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Institute of Analytical and General Chemistry
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Research areas.

Clinical analysis

The establishment of the Medical Faculty at the JKU also led to increased interest in clinically relevant topics at the Institute for Analytical Chemistry. The main goals of current and future cooperations with the facilities of the "Kepler University Hospital" are the joint development of analytical techniques for use in medical research and clinical diagnostics.

Analytical methods for clinically relevant questions that were developed at the Institute for Analytical Chemistry include:

  • HPLC-MS and HPLC-MS2 methods for the analysis of active agents in body fluids
  • GC-MS methods with sophisticated sample pretreatment procedures for clinical analysis
  • Use of capillary zone electrophoresis coupled with high resolution MS for use in clinical research

Environmental analysis

The use of drugs in human and veterinary medicine has increased continuously over the past few decades. A negative side effect of this development is the fact that pharmaceutically active ingredients (AI) have entered the aquatic system. Frequent sources of AI water pollution are incomplete absorption by the human body (this is how non-metabolized active ingredients are excreted), gels and lotions containing active ingredients (which are applied externally and washed off during personal hygiene) and, unfortunately, the improper disposal of pharmaceuticals. Although contaminated municipal wastewater is treated in sewage treatment plants, most of these substances cannot be completely removed by these plants. When contaminated water is used for irrigation in agriculture, plants come into direct contact with these AI. Plants can ingest and metabolize these substances, which can pose a potential consumer risk if edible plants are affected.

 In this area, the focus of our research is on:

  • Development of analytical methods for the determination of drugs and drug-related products in plants
  • Investigations into the metabolism of medicinal products in plants and the detection of metabolites at trace levels.
  • Revealing of the corresponding metabolic processes and establishment of a scheme for the metabolism of active substances in plants

Polymer analysis

Plastic products are part of our daily life. To improve the quality of such products, the base polymers (polypropylene, polyethylene, polyethylene terephthalate, polycarbonate, polystyrene, ...) must be supplemented with additives. An important subgroup of these additives are stabilizers, which are used to achieve sufficient resistance of the polymer to environmental influences such as UV radiation, heat or oxidative atmosphere.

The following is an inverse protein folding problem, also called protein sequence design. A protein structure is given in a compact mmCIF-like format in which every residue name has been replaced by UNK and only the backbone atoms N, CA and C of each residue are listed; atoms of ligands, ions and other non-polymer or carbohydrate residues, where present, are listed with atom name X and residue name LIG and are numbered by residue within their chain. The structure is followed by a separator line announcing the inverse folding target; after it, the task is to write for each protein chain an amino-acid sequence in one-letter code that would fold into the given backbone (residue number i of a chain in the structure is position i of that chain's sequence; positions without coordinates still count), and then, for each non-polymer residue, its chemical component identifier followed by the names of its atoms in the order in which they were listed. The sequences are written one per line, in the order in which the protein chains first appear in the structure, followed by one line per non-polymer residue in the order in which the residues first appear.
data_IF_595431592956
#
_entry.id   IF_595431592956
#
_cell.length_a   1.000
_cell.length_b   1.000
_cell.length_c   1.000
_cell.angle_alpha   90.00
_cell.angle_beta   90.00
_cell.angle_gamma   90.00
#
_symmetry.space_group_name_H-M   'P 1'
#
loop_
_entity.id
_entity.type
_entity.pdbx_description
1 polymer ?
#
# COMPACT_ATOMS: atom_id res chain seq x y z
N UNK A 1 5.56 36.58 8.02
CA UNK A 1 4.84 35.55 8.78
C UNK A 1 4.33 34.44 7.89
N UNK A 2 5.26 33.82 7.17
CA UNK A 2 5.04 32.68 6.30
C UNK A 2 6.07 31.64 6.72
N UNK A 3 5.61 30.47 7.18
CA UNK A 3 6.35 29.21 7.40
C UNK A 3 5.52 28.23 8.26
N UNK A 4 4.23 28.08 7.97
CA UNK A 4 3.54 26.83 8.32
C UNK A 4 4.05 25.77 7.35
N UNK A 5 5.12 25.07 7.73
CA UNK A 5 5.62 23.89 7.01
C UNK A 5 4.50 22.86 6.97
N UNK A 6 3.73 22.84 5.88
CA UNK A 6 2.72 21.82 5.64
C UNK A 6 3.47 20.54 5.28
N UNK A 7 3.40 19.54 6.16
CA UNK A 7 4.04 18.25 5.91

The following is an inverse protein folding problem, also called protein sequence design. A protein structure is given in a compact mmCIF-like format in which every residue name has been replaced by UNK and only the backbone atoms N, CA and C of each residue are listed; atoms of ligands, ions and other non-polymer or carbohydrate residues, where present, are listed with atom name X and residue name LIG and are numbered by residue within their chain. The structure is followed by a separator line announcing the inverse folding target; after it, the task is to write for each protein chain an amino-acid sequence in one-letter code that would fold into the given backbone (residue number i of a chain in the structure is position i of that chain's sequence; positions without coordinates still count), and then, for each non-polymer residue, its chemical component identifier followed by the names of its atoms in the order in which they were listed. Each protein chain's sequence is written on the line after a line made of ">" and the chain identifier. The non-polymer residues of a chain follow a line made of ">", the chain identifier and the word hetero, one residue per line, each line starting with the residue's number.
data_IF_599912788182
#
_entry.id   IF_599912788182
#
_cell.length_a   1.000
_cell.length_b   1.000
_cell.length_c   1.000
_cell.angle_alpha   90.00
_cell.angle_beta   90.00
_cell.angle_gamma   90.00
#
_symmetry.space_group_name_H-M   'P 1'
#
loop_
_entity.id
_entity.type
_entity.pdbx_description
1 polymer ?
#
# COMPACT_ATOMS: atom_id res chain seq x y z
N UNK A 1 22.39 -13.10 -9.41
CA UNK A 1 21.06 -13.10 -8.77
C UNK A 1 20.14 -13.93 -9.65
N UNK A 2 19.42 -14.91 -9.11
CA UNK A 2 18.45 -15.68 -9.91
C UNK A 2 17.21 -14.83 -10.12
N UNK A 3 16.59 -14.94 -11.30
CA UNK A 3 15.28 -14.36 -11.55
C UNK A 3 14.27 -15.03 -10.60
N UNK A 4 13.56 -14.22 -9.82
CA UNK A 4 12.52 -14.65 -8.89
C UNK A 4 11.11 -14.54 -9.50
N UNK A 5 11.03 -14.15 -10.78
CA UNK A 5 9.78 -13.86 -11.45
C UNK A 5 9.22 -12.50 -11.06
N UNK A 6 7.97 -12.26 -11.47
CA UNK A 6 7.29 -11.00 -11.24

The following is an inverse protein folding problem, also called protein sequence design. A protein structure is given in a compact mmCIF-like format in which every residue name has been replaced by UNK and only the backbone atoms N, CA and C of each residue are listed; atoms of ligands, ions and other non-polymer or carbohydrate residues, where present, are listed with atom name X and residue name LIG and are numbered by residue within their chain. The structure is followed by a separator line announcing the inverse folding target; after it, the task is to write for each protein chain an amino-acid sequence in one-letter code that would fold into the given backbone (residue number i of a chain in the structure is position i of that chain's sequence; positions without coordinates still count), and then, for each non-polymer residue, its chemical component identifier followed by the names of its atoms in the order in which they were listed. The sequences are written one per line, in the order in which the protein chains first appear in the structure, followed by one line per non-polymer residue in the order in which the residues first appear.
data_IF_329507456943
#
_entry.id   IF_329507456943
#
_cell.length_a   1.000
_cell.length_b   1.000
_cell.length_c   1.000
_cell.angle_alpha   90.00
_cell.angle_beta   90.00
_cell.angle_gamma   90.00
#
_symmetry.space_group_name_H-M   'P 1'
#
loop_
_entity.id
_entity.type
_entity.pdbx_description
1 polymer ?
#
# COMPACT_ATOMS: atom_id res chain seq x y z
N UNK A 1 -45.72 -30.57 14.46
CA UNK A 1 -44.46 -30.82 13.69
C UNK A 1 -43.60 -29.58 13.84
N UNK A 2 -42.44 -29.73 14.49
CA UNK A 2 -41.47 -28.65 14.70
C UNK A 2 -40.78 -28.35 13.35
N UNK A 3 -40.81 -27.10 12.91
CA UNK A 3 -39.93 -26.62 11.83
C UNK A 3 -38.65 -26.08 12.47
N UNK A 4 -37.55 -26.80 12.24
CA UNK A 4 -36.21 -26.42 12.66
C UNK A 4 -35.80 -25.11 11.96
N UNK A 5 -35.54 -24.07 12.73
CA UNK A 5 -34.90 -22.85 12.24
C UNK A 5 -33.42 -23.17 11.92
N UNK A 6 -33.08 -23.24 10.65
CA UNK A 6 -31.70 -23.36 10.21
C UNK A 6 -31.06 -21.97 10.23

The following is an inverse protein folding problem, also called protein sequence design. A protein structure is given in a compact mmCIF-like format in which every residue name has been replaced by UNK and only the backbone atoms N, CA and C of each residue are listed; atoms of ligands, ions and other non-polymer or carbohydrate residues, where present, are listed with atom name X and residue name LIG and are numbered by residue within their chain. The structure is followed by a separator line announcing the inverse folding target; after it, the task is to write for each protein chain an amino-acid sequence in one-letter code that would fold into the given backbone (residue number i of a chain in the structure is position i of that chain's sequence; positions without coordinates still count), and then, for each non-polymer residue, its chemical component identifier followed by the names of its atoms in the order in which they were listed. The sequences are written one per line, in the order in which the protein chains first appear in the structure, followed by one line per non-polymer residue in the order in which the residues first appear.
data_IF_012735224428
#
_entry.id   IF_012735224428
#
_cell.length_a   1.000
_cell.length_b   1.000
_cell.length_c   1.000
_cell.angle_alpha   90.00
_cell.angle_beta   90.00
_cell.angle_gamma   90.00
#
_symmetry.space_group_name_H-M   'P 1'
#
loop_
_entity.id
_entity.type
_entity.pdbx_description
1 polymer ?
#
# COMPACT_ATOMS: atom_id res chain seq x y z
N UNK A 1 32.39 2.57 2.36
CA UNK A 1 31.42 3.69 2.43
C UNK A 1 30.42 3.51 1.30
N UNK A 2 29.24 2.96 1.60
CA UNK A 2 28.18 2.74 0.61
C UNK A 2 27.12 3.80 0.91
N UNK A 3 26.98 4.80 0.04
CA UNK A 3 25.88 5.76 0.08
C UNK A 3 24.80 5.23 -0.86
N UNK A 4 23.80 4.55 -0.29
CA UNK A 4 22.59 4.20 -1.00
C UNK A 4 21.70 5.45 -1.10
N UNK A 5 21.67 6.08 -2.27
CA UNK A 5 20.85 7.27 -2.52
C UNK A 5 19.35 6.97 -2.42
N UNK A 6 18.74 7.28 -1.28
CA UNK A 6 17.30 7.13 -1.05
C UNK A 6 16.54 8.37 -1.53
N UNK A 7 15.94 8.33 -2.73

We develop analytical methods to characterize and determine these stabilizers for:

  • Quality control of polymer materials and recycled products
  • Aging studies on polymer products
  • Product failure studies
  • Development of new, more effective additives
  • Optimization of coatings

Analysis of natural substances

Extracts from natural substances can be very complex mixtures whereby with different compounds are found in the various parts of a plant (leaves, seeds, fruits, bark) at different concentration levels. In order to separate and detect these plant components, high performance liquid chromatography (HPLC) in combination with high resolution mass spectrometry (HRMS) is required. The analytical methods for extraction, separation and HRMS detection of different plants have to be optimized depending on the polarity of the compounds to be examined and the complexity of the extracts.

These optimized analytical methods are used to:

  • Characterize the ingredients of plants in order to assign their origin and to compare different parts of the plant
  • Detect adulteration and fraud (e.g. for plants used as food)
  • To identify and quantify phytonutrients, with toxic compounds being the main targets.
  • To elucidate mechanisms that allow animals in some cases to feed on poisonous plants and to detoxify ingredients.